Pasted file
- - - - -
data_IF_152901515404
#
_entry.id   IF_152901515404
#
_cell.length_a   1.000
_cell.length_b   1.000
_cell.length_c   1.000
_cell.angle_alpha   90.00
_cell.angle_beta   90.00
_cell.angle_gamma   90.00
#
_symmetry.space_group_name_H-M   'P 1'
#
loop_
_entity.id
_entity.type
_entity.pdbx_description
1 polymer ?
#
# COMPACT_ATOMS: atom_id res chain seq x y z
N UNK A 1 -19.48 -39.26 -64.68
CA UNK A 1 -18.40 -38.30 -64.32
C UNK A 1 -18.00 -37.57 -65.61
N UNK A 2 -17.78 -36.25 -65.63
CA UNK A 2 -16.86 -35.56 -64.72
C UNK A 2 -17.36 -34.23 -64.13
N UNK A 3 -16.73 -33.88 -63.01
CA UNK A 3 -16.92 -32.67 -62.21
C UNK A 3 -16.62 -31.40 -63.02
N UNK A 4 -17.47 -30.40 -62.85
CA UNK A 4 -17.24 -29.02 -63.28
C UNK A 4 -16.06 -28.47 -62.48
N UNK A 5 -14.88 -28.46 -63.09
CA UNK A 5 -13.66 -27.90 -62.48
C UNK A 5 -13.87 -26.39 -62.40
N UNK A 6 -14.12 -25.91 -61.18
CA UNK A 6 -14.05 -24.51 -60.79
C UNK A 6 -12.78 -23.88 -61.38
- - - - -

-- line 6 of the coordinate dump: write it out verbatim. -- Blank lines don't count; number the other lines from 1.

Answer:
_cell.length_b   1.000